The First Summit : Roosevelt and Churchill at Placentia Bay, 1941
Part of the Modern War Studies series
Four months before Pearl Harbour, Winston Churchill and Franklin D.
Roosevelt met in secret aboard a ship in a secluded Newfoundland harbour.
This was the first summit conference of World War II.
Although it would soon be overshadowed by the events to come, the 1941 summit at Placentia Bay produced dramatic results.
It confirmed the policy of material aid for Britain and sanctioned the ""Atlantic Charter"".
It also laid the groundwork for the three-way alliance that would bring about the destruction of the Axis powers.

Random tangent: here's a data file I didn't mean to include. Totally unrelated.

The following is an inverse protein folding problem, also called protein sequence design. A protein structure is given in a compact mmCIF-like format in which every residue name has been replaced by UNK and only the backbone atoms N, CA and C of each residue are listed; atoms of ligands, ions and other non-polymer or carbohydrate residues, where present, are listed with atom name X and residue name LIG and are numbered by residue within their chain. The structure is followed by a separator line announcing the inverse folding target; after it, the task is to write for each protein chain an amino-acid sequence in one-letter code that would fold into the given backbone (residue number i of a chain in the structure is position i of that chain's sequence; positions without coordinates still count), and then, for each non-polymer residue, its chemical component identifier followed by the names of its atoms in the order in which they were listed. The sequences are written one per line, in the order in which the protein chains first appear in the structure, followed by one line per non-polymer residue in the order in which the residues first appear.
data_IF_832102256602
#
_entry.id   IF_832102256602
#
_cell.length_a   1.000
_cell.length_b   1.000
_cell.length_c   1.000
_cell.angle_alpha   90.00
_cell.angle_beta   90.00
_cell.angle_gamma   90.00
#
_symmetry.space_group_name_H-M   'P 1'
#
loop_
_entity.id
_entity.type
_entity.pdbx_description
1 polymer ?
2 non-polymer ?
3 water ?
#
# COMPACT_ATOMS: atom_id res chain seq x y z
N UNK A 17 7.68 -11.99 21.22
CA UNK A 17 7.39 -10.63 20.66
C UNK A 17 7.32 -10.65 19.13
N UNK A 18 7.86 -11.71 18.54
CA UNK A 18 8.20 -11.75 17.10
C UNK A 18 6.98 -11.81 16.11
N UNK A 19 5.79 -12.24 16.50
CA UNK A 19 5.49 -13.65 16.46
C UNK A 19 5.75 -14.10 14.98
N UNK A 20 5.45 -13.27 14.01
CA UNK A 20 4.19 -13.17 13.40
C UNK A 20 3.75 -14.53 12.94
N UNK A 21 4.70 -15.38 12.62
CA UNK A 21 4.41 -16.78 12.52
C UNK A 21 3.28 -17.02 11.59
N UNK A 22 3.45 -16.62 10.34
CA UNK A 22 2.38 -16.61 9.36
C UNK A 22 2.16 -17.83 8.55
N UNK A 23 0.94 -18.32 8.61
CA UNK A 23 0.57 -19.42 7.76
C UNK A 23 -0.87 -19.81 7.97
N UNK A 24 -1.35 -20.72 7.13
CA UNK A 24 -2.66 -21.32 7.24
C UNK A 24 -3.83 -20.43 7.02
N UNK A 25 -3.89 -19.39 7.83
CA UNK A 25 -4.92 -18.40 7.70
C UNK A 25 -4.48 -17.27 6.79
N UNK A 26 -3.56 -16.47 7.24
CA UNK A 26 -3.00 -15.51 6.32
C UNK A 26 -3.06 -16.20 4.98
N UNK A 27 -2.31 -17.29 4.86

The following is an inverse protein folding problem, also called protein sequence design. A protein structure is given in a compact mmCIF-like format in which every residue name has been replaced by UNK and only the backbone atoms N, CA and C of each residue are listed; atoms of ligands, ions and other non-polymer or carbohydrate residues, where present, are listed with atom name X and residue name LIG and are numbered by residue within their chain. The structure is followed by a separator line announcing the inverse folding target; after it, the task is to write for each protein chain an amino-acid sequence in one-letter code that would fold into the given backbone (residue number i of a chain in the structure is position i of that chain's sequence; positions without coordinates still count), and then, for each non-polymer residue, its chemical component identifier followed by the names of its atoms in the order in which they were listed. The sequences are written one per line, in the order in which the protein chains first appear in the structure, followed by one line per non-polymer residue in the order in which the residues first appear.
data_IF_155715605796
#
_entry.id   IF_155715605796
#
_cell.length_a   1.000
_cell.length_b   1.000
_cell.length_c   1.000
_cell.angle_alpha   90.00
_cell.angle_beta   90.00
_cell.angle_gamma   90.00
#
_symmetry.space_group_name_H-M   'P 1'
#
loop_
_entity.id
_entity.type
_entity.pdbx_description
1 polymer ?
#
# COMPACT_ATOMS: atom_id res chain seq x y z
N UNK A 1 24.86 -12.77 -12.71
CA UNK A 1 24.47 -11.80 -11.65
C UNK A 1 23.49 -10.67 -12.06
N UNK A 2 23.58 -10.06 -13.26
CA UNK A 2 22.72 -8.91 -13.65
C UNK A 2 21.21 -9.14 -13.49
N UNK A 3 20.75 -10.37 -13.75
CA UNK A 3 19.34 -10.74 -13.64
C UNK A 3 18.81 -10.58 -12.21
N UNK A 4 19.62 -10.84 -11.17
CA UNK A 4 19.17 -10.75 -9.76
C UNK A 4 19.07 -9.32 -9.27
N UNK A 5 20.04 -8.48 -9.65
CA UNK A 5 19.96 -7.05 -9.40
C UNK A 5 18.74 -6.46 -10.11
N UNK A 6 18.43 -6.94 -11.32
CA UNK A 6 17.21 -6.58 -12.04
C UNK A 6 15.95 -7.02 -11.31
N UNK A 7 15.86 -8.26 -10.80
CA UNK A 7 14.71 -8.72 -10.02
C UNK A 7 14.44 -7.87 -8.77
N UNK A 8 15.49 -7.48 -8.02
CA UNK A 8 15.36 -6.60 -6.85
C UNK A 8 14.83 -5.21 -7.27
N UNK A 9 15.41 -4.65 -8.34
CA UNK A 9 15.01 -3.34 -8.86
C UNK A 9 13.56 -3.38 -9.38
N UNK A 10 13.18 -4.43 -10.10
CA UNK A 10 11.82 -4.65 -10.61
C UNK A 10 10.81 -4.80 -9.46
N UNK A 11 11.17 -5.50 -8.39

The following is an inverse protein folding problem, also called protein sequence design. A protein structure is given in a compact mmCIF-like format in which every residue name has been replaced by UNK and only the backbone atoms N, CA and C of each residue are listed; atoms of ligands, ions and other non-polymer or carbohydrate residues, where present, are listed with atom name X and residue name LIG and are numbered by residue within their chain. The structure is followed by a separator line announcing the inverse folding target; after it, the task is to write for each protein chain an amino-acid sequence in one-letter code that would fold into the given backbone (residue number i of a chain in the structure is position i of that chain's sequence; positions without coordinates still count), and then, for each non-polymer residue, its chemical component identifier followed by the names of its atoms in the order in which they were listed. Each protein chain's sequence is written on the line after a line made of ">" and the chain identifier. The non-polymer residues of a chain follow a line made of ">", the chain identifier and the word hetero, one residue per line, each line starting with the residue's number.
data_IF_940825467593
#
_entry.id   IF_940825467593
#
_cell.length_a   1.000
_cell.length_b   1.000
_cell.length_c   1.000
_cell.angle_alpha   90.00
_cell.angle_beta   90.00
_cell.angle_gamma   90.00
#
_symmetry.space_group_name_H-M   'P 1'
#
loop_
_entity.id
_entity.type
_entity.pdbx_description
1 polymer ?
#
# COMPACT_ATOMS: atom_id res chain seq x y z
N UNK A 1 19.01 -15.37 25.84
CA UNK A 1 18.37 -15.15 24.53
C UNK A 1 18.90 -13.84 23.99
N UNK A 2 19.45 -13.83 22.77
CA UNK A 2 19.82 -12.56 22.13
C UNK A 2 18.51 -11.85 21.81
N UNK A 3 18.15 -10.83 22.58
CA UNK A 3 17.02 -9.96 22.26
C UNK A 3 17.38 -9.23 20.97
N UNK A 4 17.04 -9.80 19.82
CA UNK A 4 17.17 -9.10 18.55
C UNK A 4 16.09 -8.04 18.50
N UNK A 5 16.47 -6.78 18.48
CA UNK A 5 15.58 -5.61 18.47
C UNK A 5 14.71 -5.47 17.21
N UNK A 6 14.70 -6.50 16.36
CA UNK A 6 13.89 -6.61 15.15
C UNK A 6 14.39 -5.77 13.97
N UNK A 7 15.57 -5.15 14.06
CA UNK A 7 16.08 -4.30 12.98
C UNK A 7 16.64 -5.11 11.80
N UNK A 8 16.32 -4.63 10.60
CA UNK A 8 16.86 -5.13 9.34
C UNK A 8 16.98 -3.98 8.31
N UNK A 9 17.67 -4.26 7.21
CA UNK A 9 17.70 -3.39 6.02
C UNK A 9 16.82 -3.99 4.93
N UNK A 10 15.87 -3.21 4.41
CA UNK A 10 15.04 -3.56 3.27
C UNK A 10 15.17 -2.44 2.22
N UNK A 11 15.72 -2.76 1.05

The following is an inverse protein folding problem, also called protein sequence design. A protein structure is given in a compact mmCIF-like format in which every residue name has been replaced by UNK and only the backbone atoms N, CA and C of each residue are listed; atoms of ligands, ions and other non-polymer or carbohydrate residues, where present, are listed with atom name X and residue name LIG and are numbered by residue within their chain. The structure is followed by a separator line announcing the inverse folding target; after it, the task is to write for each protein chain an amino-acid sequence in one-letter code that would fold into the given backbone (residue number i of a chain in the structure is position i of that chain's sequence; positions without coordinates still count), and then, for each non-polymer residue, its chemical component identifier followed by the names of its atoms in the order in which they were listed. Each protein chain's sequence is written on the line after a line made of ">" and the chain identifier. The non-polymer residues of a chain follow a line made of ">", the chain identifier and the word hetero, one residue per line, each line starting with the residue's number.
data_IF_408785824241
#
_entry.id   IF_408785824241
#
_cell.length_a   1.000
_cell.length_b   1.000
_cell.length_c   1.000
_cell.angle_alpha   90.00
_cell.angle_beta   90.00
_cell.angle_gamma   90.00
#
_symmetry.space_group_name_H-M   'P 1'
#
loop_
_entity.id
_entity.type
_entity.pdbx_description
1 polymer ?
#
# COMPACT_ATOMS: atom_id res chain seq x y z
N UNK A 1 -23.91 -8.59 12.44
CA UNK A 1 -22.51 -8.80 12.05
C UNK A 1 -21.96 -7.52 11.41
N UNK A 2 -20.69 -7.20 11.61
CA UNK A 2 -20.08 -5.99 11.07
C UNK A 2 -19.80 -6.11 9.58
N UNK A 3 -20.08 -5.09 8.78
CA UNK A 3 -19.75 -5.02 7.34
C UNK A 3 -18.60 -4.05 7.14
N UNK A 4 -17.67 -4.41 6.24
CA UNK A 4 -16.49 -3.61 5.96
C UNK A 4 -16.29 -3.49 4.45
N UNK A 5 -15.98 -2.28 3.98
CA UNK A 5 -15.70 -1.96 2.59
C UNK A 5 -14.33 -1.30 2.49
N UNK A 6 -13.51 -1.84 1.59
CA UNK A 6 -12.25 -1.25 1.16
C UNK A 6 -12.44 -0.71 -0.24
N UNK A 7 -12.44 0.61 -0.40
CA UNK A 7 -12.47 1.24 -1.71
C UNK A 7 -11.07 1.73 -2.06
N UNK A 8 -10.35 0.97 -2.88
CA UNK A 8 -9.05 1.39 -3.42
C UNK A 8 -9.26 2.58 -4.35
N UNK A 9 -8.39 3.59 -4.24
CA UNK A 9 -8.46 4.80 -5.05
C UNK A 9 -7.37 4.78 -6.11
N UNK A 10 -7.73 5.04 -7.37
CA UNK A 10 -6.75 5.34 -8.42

In this revised edition of his study, historian Theodore Wilson has expanded and updated the narrative.
Drawing upon primary sources made available since the first edition he has added new material.
Wilson analyzes the events of August 1941 and concludes that President Roosevelt was not totally in control.
As the country lurched from crisis to crisis, bureaucratic politics and organizational dynamics were far more influential than FDR in determining the evolution of US strategy, US policy toward Japan, Anglo-American economic relations, and the efforts to mobilize for war.
Wilson also recaptures the drama and colour of the shipboard discussions - from Roosevelt's bizarre working methods to Churchill's choice of entertainment in the evenings.
1DBK United Kingdom, Great Britain, 1KBB USA, 3JJH c 1939 to c 1945 (including WW2), HBJD1 British & Irish history, HBJK History of the Americas, HBWQ Second World War, JPSD Diplomacy, JWK Defence strategy, planning & research